UTTMWG requests more environmental protections

  • By FREDERICK OLSEN JR.
  • Monday, December 21, 2015 1:00am
  • Opinion

The United Tribal Transboundary Mining Work Group (UTTMWG) issued a letter to Alaska Governor Walker requesting that the Governor stop the process of developing a Statement of Cooperation with British Columbia on the SE Alaska Transboundary Rivers until his office formally requests the involvement of the U.S. Department of State under the Boundary Waters Treaty of 1909 to help protect the rivers vital to our economy, traditional cultures and way of life.

The UTTMWG represents 14 Southeast Native Tribes that have lived and prospered for centuries in relationship with our rivers and the fish and wildlife they support. Because our culture is forever associated with our land, Tribal governments are more than “stakeholders” in the relationship between Alaska and British Columbia. We are the indigenous people of the land.

The Boundary Waters Treaty between the U.S. and Canada is designed to create a mechanism to avoid and resolve a wide range of water-related challenges at the watershed level that are anticipated as a result of the rapid development of mining projects in British Columbia. Through the formation of an International Joint Commission (IJC) under the treaty, effective coordination of various institutions, communities, tribes, and other governments can occur.

The statement of cooperation and related memorandum of understanding between Alaska and British Columbia is an inflexible document that is not legally binding, contains no funding for performance, is unenforceable, and ignores the presence of sovereign tribal and indigenous governments on both sides of the international border.

The Boundary Waters Treaty has been used effectively for over 100 years and needs to be used here. We must use every opportunity to protect our environment for future generations. The U.S. government needs to fulfill its responsibility to tribes. As you read this, the Tulsequah Chief Mine currently remains out of compliance and continues to pollute the Taku River watershed. Another mine project — the Kerr-Sulphurets-Mitchell or KSM — plans to use similar technology as the disastrous Mount Polley mine but on a much, much larger scale.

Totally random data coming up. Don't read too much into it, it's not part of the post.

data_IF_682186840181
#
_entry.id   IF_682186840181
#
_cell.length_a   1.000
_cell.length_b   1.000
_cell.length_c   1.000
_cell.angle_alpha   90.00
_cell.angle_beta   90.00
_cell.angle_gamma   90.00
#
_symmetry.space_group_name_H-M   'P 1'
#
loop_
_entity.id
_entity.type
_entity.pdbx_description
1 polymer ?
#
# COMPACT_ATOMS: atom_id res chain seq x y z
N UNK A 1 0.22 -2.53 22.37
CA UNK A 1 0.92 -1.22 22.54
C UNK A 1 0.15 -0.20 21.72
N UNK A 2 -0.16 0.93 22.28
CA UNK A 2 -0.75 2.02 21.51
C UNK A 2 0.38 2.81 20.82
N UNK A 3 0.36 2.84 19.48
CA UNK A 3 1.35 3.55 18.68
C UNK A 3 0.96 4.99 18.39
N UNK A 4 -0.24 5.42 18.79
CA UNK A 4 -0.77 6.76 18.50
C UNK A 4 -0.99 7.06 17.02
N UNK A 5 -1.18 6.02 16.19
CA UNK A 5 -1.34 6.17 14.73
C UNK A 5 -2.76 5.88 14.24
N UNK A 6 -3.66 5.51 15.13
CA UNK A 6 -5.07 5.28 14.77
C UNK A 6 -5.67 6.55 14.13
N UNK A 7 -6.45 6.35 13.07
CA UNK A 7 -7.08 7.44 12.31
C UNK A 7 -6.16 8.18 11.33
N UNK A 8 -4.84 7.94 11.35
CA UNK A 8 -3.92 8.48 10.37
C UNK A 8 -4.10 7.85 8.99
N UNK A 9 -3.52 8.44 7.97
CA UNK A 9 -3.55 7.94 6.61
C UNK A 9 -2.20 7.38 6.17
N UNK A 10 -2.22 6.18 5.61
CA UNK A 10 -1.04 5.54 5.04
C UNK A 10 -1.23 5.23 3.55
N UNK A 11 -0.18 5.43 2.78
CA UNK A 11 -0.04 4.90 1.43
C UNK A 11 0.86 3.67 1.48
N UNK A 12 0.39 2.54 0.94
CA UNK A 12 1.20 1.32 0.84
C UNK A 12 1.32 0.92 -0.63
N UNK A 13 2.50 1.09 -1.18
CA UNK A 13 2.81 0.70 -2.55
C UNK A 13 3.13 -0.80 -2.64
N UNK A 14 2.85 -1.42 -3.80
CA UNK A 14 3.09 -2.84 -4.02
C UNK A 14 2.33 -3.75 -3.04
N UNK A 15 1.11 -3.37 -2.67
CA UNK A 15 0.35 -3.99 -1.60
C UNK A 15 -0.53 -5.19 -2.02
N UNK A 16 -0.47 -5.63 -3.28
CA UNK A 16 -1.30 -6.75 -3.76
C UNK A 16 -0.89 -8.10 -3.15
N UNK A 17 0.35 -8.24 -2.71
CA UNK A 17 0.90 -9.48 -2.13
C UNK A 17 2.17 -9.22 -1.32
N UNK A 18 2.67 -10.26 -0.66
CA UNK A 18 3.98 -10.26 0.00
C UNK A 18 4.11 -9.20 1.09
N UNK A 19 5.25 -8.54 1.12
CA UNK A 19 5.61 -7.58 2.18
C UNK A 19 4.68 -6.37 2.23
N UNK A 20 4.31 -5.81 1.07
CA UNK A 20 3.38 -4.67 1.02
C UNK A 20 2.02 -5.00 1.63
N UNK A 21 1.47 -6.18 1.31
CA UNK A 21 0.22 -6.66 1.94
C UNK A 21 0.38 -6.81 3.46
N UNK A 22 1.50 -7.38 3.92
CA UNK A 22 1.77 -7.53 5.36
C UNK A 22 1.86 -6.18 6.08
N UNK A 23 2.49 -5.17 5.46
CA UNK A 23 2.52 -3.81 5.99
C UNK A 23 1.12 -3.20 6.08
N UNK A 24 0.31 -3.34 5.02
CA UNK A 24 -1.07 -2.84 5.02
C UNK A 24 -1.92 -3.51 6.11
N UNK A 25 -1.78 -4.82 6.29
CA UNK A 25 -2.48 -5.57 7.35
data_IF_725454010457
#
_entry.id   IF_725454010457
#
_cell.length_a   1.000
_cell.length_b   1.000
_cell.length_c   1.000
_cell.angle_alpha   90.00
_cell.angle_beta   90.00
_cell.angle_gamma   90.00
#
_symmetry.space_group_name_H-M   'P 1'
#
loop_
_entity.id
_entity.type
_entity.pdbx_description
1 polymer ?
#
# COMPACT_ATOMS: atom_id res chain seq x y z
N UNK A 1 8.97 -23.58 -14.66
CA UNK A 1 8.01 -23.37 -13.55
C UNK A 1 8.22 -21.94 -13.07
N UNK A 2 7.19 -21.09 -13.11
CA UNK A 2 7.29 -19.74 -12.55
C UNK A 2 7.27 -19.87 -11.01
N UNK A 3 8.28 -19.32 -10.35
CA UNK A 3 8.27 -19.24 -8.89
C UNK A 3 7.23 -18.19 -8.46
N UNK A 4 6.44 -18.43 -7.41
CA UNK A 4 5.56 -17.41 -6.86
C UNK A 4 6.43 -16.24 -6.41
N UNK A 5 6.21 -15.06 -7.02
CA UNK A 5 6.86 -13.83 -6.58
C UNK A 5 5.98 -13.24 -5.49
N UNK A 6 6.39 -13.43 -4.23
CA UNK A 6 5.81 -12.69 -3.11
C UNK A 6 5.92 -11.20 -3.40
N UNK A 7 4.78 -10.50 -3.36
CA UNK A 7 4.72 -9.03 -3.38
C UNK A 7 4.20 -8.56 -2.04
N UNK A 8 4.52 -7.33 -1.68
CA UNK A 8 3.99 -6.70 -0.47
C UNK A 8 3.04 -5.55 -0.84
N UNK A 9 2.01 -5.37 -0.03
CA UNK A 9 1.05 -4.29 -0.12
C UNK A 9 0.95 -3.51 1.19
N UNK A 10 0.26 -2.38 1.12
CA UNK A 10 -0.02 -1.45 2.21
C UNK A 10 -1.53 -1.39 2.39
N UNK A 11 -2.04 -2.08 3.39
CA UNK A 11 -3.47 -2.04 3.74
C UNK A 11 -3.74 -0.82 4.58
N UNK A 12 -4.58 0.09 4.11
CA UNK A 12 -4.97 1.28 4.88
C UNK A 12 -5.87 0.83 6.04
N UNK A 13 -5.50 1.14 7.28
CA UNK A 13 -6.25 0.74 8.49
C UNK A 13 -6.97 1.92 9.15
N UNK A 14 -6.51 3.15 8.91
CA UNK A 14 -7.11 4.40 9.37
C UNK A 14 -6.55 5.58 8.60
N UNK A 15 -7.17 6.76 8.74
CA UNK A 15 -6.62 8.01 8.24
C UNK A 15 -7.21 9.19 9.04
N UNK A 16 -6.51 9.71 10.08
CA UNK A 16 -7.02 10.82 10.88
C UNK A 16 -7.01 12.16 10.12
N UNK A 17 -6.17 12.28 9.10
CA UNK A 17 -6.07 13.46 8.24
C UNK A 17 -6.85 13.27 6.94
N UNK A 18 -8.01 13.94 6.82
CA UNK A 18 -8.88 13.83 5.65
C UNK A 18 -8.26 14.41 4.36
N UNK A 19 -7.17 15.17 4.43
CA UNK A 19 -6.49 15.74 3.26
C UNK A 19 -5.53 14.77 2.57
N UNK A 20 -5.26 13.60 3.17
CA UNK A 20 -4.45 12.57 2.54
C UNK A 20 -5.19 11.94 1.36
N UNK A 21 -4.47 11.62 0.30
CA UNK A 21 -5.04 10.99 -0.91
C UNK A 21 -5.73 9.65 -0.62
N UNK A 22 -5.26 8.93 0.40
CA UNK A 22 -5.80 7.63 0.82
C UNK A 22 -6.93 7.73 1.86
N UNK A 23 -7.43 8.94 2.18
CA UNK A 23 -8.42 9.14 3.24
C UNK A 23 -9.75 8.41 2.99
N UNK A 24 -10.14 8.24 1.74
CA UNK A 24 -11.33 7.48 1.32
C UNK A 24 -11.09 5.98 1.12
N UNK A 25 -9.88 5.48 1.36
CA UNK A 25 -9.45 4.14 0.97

The cultural survival of our indigenous citizens depends on our ability to maintain our cultural values, practice our ancient traditions, and control and govern our own communities. Our traditional values are inexorability linked to the land and water within now international transboundary watersheds. Our culture and communities depend on the maintenance of the clean water and water life these rivers provide to assure a strong economy and cultural framework for future generations.

This is not a local bilateral issue solvable through an unenforceable, not legally binding agreement. This is a multinational issue between state, province, U.S. and Canadian federal authorities, tribal governments, and First Nation/indigenous governments. The Alaska congressional delegation, tribal governments, municipalities, and Native organizations including the National Congress of American Indians, the Alaska Native Brotherhood, and the Alaska Federation of Natives have all recognized the need for truly meaningful international engagement. The Southeast tribes must have the opportunity to guarantee the continuation and protection of our life and culture in order to truly exercise our sovereign rights. The IJC has over 100 years of experience avoiding and settling disputes between transboundary governments.